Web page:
U OF M RESEARCHER RACHEL HARDEMAN WORKS TO IMPROVE HEALTH CARE FOR WOMEN OF COLOR AND THEIR BABIES
After tennis legend Serena Williams almost died giving birth and pop megastar Beyoncé experienced life-threatening complications delivering her twins, their harrowing stories amplified growing concerns about maternal mortality rates among black mothers, as well as the striking racial inequities that afflict health care in the United States.
According to the Centers for Disease Control and Prevention (CDC), African American and American Indian women have a three- to four-times’ higher risk of pregnancy-related death than white women. The CDC also found women of color are more likely to have adverse outcomes regardless of income, access to care, education, or health insurance status.
Rachel Hardeman, ’07 M.P.H., ’14 Ph.D., a researcher and assistant professor in the University of Minnesota’s School of Public Health, believes racism is to blame. “Even when someone has access to care, if that care isn’t free of biases and if it isn’t equitable and doesn’t empower patients, then it’s not really high-quality care,” she says.
Growing up African American in Minneapolis, Hardeman saw firsthand that opportunities to be healthy weren’t the same for everyone—including some of her own family members. “Minnesota is consistently ranked among the top five healthiest states in the nation. But it’s a little bit deceiving, because when you start to pull back the layers and look at things by race, we drop down to the bottom of the list because we have such severe racial inequities,” she says.
And it’s not just moms who are affected. Minnesota’s black and American Indian babies are twice as likely as white babies to die in the first year of life.
Hardeman studies the role racism plays in these health inequities and educates clinicians about what that means for their patients. Racism, she explains, takes many forms, including implicit bias, or the automatic prejudices that clinicians (or any of us) bring to interactions with people who aren’t part of their group. Structural racism is built into policies on housing, education, mass incarceration, policing, and health care.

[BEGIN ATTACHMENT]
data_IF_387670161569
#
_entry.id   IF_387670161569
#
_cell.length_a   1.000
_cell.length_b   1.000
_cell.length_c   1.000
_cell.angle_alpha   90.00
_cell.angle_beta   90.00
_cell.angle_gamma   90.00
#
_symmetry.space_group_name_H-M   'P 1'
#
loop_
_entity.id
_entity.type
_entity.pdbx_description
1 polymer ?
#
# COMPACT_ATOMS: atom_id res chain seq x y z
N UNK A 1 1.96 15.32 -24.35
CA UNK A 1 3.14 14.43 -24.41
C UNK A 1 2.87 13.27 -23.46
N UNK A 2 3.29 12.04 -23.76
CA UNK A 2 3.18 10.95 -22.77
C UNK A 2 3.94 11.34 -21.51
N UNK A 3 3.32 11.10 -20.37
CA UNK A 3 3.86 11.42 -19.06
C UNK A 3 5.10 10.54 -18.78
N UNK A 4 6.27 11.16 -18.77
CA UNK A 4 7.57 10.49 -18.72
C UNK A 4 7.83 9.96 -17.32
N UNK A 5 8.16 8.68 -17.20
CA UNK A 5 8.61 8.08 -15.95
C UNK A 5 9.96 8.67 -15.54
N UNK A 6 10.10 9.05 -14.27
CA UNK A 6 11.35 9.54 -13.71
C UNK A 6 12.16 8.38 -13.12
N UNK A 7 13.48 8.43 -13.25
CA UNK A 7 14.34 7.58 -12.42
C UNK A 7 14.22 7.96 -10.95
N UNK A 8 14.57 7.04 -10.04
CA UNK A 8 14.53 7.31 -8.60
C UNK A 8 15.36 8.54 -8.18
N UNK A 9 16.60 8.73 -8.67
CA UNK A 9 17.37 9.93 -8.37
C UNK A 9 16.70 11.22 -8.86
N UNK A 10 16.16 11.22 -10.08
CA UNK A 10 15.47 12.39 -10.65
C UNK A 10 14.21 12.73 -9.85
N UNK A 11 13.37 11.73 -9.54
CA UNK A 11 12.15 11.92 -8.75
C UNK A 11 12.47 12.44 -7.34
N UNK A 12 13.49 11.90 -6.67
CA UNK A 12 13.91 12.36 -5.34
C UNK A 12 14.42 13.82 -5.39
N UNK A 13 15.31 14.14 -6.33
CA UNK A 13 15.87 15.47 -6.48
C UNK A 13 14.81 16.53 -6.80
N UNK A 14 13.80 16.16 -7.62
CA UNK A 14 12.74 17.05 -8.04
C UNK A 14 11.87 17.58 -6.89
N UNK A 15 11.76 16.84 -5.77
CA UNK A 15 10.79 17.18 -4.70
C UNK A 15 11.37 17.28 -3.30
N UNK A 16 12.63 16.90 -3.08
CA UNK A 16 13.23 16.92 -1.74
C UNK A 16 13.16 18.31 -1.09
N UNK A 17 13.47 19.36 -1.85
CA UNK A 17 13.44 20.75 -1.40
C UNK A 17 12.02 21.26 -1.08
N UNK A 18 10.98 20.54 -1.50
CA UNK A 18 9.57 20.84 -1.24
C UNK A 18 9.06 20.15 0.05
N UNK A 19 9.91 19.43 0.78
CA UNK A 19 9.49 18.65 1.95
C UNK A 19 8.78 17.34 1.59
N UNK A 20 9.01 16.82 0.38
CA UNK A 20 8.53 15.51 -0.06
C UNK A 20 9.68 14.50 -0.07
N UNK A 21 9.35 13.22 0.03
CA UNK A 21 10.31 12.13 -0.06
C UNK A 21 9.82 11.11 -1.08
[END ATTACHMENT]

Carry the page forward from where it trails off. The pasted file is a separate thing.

“Our health care institutions are built with that history,” Hardeman says. “If we can’t understand and acknowledge that history, how do we expect to do anything different that’s going to save people’s lives?”
Hardeman’s interest in medicine and public health blossomed during the two years she spent after college at the Latin American School of Medicine in Havana, Cuba. There, she took part in what she considered to be a more responsive, humanistic model of health care that focused on preventive care and the doctor-patient bond.
Curious as to whether something similar could be replicated stateside, she began her public health studies at the U of M, where she learned about infant and maternal mortality as useful markers of population health. But her interest in childbirth intensified after she had a baby of her own, a daughter who’s now 6. It was a good delivery, and her experience made her want to learn why.
“I think birth is the perfect starting point for understanding how inequity can get under the skin,” she says. “It’s a transitional point in a mother’s life, but also it’s the start of life for an infant, and there are so many opportunities there to intervene to make that life better.”
CULTURALLY CENTERED CARE
Hardeman has studied the benefits of doulas (birthing coaches) to women of color and the effects of racism on African American medical students, among other topics, but her newest research cuts to the heart of health equity and birth outcomes. She and School of Public Health associate professor Katy Kozhimannil are partnering with certified professional midwife Rebecca Polston, founder of Roots Community Birth Center in North Minneapolis, to explore the value of culturally centered maternal care—care that sees racial identity as a strength and not a detriment.
“In very basic terms, it means respect and dignity and allowing folks to walk through the doors bringing their lived experience with them and letting that lead the process,” Hardeman says. For example, clients are encouraged to share cultural preferences or religious restrictions regarding diet. Staff then make recommendations that both honor those preferences and promote good nutrition.
The three women have been able to work together thanks to a grant from the Robert Wood Johnson Foundation’s Interdisciplinary Research Leaders (IRL) program, which enables researchers and community members to conduct academic research that’s designed to benefit the public.
Hardeman’s work builds on that of the University of Michigan’s Arline Geronimus. In the 1990s, Geronimus developed her landmark “weathering” hypothesis. Weathering is the cumulative physiological impact of disadvantage and racism over a lifetime. She found that for black women, becoming pregnant and giving birth in their teenage years (far younger than what is generally considered optimal) led to better health for mothers and babies because they had suffered from fewer years of weathering.
“A lot of the narratives we hear now are that black women come to pregnancy older, sicker, more obese, and things like that,” Hardeman says. “But instead of talking about weathering, we end up victim-blaming.”
IMPRESSIVE OUTCOMES, HIGH SATISFACTION